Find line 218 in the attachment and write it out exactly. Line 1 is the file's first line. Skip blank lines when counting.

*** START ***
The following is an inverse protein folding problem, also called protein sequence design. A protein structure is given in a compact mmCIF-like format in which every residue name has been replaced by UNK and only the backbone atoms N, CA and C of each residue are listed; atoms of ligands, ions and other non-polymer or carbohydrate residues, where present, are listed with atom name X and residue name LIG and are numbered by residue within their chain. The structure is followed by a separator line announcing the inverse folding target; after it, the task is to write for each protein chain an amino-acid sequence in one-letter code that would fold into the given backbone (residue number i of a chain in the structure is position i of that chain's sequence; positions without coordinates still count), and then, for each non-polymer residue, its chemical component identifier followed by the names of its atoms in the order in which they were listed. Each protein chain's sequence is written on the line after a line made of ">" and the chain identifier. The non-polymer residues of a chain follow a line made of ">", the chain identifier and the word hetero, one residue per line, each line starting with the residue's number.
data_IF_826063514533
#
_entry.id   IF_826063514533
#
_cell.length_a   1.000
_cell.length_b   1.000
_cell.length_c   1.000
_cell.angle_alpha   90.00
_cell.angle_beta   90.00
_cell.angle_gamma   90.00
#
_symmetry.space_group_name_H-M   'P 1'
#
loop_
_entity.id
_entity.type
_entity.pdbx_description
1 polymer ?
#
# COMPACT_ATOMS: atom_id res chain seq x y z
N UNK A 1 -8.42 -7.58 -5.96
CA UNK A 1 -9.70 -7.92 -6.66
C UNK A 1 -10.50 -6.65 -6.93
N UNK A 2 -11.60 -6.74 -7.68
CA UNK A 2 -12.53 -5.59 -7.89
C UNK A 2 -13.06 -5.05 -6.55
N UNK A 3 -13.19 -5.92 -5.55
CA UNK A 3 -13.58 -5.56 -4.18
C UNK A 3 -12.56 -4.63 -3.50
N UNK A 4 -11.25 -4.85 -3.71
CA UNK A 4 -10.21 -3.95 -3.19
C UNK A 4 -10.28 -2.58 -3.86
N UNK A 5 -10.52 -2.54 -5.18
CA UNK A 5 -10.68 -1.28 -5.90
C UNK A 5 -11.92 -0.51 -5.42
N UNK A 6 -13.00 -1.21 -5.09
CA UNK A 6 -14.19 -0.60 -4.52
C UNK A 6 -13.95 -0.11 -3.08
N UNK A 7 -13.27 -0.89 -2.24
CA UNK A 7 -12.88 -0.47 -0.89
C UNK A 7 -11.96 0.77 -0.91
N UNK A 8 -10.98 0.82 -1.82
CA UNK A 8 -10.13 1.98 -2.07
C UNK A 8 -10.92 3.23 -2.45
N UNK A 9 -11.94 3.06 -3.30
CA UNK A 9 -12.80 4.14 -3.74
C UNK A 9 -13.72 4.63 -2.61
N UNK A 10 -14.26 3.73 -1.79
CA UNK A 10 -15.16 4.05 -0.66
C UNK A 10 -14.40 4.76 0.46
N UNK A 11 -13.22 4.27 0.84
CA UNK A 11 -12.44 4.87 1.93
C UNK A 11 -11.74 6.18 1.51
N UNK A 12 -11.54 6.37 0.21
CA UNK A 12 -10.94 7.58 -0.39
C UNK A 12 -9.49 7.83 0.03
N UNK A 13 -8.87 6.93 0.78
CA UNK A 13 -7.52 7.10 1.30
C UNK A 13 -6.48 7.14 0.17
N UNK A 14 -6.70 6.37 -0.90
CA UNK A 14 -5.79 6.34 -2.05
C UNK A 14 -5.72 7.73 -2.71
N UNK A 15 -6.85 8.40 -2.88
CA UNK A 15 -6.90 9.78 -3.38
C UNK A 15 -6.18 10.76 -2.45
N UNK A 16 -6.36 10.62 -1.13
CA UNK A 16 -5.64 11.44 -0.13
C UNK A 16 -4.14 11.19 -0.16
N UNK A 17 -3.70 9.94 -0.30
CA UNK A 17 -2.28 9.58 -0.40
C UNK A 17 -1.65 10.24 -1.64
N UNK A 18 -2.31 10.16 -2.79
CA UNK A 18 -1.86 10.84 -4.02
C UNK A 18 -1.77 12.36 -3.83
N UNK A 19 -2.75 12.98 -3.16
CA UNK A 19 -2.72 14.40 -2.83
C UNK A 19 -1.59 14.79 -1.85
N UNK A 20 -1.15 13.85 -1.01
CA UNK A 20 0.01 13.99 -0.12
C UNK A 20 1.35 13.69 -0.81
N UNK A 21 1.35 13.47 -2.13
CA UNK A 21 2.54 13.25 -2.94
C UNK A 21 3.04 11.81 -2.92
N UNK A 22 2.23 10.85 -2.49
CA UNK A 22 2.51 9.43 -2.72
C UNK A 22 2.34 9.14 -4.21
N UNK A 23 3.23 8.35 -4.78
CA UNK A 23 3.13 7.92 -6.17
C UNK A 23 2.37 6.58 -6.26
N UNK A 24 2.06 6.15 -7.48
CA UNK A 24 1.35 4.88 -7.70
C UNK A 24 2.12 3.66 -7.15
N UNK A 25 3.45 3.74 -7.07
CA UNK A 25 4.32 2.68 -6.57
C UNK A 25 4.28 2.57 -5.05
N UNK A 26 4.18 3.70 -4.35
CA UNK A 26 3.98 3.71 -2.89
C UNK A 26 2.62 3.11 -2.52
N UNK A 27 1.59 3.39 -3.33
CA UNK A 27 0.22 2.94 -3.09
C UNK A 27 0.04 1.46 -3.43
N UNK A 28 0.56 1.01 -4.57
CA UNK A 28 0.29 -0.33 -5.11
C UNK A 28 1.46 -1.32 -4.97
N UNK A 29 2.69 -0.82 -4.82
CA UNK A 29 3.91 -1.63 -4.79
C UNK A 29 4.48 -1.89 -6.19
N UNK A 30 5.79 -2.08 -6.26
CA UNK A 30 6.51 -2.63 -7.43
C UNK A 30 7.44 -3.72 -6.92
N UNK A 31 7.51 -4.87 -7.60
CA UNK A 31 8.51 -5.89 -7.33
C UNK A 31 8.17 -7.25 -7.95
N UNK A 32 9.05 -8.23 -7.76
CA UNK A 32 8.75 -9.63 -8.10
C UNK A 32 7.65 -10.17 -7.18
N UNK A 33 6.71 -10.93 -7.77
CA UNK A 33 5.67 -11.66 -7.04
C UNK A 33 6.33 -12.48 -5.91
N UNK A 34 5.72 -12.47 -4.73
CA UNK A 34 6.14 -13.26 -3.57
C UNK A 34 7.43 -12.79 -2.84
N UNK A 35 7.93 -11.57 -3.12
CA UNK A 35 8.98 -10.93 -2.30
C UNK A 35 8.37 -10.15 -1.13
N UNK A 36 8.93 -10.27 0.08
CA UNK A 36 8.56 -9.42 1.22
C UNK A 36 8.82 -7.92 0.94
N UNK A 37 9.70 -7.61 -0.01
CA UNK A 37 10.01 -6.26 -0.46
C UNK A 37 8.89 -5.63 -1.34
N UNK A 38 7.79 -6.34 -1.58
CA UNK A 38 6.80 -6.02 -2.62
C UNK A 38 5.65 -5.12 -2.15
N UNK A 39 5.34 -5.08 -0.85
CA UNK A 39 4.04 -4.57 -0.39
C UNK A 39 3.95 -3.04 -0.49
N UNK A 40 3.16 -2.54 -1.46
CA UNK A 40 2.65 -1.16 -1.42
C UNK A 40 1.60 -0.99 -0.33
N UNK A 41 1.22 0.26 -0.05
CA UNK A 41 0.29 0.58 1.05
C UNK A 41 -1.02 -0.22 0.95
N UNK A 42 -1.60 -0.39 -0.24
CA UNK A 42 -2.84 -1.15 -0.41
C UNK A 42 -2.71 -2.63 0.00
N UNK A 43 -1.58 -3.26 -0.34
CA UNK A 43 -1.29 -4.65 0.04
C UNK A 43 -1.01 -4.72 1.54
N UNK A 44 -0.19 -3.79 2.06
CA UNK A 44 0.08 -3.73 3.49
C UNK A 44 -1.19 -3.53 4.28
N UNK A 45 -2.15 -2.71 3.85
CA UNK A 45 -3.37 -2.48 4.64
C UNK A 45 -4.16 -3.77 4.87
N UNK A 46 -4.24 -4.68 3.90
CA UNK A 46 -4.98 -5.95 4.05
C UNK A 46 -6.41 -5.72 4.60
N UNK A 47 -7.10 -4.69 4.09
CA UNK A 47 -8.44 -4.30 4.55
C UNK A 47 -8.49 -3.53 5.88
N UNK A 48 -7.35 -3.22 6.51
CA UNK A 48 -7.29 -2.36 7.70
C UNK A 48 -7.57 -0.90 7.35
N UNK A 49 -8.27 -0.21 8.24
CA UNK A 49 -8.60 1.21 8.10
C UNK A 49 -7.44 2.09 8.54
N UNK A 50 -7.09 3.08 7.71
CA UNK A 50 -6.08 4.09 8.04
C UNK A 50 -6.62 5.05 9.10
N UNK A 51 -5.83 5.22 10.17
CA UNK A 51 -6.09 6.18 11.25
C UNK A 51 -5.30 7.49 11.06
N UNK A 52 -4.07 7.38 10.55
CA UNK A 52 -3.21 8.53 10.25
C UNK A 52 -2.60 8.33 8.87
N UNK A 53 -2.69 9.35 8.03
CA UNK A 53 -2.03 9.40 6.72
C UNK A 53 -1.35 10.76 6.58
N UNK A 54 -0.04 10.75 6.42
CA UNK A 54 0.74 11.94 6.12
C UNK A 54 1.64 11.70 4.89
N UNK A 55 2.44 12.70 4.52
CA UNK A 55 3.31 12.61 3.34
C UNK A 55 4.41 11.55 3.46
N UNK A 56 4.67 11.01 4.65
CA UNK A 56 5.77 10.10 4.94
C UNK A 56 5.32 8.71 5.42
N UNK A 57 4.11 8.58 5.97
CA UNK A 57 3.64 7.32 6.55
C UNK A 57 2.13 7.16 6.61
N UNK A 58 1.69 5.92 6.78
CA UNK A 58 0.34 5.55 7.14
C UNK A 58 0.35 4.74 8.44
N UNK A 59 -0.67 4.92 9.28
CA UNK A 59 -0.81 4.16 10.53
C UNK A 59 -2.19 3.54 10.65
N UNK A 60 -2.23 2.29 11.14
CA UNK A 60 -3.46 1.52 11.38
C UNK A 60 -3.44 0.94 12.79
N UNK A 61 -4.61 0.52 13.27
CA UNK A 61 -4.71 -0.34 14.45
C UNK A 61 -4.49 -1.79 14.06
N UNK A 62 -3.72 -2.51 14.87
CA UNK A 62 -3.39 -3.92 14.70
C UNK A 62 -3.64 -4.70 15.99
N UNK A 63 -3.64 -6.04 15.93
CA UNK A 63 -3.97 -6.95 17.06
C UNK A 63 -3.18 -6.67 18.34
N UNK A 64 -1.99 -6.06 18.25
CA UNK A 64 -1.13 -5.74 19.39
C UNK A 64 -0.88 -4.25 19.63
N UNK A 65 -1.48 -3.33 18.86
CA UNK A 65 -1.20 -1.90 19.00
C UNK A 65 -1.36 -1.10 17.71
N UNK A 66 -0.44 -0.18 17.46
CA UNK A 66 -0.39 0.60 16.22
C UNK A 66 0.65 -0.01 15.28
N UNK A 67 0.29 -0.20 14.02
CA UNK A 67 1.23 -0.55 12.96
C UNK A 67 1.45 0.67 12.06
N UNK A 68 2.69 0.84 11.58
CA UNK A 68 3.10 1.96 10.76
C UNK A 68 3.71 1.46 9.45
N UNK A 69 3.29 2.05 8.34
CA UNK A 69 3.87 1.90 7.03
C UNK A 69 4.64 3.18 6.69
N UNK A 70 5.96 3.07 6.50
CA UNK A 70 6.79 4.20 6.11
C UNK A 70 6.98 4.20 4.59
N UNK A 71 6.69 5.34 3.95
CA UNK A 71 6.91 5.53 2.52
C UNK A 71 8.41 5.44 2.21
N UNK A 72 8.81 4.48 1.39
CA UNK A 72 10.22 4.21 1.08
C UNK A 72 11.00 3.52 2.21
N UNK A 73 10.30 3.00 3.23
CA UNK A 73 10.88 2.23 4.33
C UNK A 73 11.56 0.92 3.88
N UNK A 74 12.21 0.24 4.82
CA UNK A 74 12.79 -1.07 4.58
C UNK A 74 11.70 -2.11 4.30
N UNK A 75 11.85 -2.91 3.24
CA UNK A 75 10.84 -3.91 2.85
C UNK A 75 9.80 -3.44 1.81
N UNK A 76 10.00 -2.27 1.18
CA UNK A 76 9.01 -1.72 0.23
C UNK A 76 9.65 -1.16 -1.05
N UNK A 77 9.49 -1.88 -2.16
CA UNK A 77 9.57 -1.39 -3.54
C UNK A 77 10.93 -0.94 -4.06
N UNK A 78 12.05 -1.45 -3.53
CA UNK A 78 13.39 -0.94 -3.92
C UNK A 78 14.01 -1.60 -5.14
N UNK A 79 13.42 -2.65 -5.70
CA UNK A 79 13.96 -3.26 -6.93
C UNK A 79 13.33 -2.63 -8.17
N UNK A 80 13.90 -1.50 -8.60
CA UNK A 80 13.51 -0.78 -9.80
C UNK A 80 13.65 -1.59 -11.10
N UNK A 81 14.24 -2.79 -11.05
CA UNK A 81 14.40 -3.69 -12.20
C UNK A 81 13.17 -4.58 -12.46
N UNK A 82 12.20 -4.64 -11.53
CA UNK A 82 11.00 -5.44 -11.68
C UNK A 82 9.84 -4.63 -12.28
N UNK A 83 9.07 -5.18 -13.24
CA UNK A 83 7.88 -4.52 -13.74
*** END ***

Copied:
CA UNK A 66 -0.39 0.60 16.22